International delegations find their way to World Horti Center - World Horti Center
20.12.2018

International delegations find their way to World Horti Center

Since opening in March 2018, the World Horti Center has welcomed visitors from all over the world. “From Albania to Australia, from Belgium to Bangladesh. In absolute numbers of visits, China and South Korea are currently in the lead,” says Erwin Cardol. 

World Horti Center, which was opened on 7 March 2018 by Her Majesty Queen Máxima, is the knowledge and innovation centre for the greenhouse horticulture sector and a platform where entrepreneurs, educational establishments, research institutes and government come together.

Erwin Cardol is director of Demo Nursery Westland, one of the centre’s four cooperating parties. He explains why all those visitors travel to Naaldwijk: “Our country is a frontrunner in international horticulture. The World Horti Center showcases the entire sector and therefore attracts a lot of interest from a wide range of stakeholders. It’s – for now – the only place in the world where government, business, research and education come together.”  With ‘for now’, Cardol refers to the huge interest from abroad in building similar horticultural centres.

The World Horti Center includes research greenhouses, two storeys dedicated to year-round trade exhibitions for the entire horticulture sector and numerous facilities for conferences and events. It also houses the MBO Westland institute of secondary vocational education with 1,300 students. “Many international visitors come to the centre when on a multi-day visit to the Netherlands, during which they explore the various aspects of our agri-food sector.  Groups from Asia often include representatives of government and education, whereas visitors from western countries are usually business delegations,” says Cardol.

His favourite groups are those with a strategic mission, “Like the delegation from Uzbekistan last summer,” he says. “First, we received a small group, led by the Uzbek Minister of Foreign Trade. Two months later, the minister returned with a large delegation. It was a more extensive visit this time, aimed at forging tangible connections with companies and organisations that could help his country in its path towards the modernisation and expansion of food production.”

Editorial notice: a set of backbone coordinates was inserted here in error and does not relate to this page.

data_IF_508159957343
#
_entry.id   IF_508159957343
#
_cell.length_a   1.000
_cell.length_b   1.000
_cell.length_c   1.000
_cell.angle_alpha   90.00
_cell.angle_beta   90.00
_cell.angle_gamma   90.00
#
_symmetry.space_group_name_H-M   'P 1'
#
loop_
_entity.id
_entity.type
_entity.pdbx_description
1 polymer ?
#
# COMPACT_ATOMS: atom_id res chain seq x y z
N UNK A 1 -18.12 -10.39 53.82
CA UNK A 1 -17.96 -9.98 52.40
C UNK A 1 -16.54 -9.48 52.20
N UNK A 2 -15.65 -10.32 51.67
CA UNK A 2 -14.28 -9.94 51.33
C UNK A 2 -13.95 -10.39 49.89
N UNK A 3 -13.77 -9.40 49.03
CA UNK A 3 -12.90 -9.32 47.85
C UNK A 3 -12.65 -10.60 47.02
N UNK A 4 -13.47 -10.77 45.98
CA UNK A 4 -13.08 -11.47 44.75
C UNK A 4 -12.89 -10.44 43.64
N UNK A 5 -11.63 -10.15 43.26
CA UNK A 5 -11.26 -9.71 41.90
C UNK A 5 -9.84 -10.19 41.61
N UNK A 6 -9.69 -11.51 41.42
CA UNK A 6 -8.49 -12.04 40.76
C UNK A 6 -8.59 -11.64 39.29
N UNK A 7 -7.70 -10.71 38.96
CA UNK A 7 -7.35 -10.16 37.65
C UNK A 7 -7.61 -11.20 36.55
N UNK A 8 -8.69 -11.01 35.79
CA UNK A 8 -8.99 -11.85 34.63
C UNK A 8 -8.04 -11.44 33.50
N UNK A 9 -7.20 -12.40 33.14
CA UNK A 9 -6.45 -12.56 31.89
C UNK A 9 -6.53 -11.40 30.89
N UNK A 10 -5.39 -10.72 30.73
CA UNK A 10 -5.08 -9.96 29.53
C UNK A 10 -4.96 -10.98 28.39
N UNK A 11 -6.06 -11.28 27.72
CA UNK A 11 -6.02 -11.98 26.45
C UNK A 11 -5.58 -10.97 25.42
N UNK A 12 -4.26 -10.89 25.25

Uzbekistan has earmarked a budget of a billion dollars to reform agriculture and horticulture. These funds have come from the Uzbek government, the European Union and the World Bank. Cardol continues, “Our participants – companies that take part in World Horti Center through the year-round trade exhibition – are keen to liaise with delegations from Central Asian ‘stan’ countries. It’s an opportunity for them to gain access to relevant contacts and to secure appropriate leads.”

The 40,000-plus visitors to World Horti Center this year will be especially surprised by the level of cooperation between all parties in the building. “For us, this has become almost self-evident, but visitors find this type of cooperation in the chain truly special,” says Cardol. “They draw a lot of inspiration from it and come away with many valuable contacts, often even a letter of intent. And they take photos, lots of photos,” he laughs.

Cardol and his team are still hoping for a visit from China’s President Xi Jinping: “He can be considered a reformer within his country. China is developing rapidly, and Dutch agriculture and horticulture technology could be invaluable for feeding hundreds of millions of Chinese. The Chinese government is always a stakeholder in any deal, so a visit by President Xi Jinping to World Horti Center could have a huge impact on trade with China.”

Publisched in Green Business, Stichting Westland Marketing

Text: Sanne Bakker

Photos: Rolf van Koppen